Saona island was originally called Adamanay by the Taino, the indigenous people of the Dominican Republic. It was renamed Saona by the first european to discover the island, Christopher Columbus. On his second voyage to the Americas in 1494, Columbus named the island Saona after the town of Savona in Italy which was the hometown of the man Columbus left in charge as first governor of the Dominican Republic, Michele de Cuneo.
The Spanish used Saona as a supply stop to buy casaba bread made by the native Taino, to gather firewood and as a place to rest. Columbus gained permission to use the island from the Taino chief, Cotubanama. In the northwest corner of the island is a cave named after this Taino chief. The cave was the final hiding place of the chief and his family before his demise at the hands of the Spanish.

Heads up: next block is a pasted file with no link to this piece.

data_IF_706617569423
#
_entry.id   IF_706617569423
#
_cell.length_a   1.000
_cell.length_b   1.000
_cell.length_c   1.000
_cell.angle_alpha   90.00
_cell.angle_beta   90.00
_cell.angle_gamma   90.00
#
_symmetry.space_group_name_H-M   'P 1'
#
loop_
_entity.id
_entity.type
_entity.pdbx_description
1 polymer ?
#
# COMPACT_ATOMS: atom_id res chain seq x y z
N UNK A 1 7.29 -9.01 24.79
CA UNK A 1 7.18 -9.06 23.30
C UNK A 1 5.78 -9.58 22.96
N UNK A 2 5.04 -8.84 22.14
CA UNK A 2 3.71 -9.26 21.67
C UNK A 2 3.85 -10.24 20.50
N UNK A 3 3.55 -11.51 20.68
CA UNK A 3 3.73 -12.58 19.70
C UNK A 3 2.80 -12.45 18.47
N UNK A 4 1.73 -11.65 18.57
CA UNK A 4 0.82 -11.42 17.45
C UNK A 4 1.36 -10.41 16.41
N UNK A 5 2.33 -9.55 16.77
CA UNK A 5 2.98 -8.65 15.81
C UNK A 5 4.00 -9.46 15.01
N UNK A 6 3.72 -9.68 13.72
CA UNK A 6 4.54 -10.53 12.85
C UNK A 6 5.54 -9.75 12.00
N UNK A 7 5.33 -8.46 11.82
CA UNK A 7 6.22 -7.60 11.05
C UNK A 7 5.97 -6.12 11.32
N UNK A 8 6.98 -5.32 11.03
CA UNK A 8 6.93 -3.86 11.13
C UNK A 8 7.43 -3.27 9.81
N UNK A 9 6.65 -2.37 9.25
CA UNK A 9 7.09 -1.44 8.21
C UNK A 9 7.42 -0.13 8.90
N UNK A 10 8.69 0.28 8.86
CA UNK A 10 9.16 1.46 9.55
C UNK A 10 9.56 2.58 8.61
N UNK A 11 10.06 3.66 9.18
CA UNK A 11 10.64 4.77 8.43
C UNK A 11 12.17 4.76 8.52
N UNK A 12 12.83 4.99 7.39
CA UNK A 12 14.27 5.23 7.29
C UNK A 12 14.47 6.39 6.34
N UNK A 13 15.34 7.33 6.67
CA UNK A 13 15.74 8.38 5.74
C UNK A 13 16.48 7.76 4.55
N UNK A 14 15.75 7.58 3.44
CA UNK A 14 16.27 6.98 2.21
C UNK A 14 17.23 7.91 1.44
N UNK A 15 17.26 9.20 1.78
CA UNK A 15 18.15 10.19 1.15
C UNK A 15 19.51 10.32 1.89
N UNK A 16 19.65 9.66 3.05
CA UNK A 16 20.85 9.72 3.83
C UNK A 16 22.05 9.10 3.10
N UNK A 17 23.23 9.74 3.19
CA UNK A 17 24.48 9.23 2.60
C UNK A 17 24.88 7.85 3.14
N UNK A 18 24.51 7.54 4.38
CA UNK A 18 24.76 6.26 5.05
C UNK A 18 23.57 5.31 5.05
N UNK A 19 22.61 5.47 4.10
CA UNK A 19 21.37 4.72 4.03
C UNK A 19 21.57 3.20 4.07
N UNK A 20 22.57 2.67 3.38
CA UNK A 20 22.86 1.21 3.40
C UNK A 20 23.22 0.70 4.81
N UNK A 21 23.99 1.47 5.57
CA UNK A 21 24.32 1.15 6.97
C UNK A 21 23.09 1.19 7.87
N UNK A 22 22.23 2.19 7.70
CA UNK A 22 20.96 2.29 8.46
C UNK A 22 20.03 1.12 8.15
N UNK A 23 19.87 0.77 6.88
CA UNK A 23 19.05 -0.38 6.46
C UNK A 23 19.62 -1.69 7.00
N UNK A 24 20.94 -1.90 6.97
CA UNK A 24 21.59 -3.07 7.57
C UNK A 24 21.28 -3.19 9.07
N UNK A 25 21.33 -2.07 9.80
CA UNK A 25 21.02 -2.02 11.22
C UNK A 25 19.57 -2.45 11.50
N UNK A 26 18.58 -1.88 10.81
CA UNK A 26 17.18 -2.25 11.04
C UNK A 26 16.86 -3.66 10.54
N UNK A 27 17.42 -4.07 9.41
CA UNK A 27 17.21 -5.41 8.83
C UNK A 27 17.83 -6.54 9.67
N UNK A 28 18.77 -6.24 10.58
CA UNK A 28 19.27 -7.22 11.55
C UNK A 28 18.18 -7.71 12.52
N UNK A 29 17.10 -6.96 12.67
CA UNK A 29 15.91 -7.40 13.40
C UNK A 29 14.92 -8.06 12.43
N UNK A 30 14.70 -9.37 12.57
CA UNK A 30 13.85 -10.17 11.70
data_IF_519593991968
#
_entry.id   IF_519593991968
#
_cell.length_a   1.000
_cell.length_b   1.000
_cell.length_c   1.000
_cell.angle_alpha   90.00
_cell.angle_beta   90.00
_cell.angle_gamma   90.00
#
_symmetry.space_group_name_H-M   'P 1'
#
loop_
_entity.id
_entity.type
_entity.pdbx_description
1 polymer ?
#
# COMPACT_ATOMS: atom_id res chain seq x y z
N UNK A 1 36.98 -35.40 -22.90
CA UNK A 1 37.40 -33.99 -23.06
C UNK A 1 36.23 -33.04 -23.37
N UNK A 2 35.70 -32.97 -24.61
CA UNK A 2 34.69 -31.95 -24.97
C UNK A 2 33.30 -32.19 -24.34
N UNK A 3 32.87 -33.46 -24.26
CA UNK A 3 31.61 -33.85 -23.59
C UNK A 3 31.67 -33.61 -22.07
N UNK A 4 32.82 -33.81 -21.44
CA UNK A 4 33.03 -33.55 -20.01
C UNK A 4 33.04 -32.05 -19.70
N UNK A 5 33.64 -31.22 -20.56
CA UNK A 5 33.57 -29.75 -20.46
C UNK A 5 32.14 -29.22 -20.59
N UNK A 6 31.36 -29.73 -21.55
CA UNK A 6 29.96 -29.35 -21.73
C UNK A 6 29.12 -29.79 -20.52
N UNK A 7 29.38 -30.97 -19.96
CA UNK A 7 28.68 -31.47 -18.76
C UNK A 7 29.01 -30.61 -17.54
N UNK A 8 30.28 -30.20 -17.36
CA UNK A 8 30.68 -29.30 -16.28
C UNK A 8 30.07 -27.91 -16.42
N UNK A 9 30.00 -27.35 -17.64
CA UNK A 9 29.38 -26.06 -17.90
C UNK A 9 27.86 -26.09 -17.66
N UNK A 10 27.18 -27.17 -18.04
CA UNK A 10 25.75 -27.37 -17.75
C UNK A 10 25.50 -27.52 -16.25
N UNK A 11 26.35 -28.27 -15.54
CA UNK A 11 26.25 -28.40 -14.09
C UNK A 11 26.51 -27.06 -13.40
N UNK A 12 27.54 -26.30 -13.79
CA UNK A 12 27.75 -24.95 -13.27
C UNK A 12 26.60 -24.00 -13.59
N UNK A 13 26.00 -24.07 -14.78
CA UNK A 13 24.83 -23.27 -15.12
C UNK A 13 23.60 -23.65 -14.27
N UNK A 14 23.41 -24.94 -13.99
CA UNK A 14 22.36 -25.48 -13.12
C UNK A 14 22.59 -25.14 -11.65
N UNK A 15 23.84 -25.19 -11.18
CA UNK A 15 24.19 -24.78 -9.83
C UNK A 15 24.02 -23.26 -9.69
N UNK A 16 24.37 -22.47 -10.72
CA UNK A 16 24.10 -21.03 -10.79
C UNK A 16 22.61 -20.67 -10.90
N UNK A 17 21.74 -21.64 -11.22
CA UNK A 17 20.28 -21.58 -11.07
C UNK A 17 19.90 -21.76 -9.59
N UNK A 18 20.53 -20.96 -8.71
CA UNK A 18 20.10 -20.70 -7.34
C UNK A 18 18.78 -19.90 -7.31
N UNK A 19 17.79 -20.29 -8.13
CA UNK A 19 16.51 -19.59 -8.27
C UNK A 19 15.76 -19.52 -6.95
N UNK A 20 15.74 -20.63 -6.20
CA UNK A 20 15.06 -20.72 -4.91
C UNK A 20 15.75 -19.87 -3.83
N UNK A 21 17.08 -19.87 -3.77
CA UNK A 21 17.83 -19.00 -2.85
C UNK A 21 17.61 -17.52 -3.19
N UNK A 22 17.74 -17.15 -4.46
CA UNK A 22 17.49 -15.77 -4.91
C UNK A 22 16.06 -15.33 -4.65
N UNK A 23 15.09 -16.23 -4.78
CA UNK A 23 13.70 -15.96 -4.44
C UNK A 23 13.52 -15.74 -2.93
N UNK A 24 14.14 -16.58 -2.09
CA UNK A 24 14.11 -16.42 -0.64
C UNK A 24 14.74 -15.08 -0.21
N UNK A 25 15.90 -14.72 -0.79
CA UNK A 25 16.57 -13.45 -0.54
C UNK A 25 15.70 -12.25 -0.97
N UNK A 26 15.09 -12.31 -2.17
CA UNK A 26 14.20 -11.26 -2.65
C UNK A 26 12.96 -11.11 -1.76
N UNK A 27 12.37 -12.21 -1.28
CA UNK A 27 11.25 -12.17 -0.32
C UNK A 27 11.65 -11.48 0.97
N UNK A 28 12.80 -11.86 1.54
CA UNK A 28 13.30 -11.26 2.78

In 1944 the Dominican dictator Trujillo recruited 12 families to populate the then deserted island. He felt it made the Dominican Republic’s claim on the island stronger. Puerto Rico had seized Mona island located between Puerto Rico and the Dominican Republic and Trujillo wanted to stop further island seizures.
Today Saona is home to 300 descendents of those 12 original families and is the most popular tourist destination in the Dominican Republic.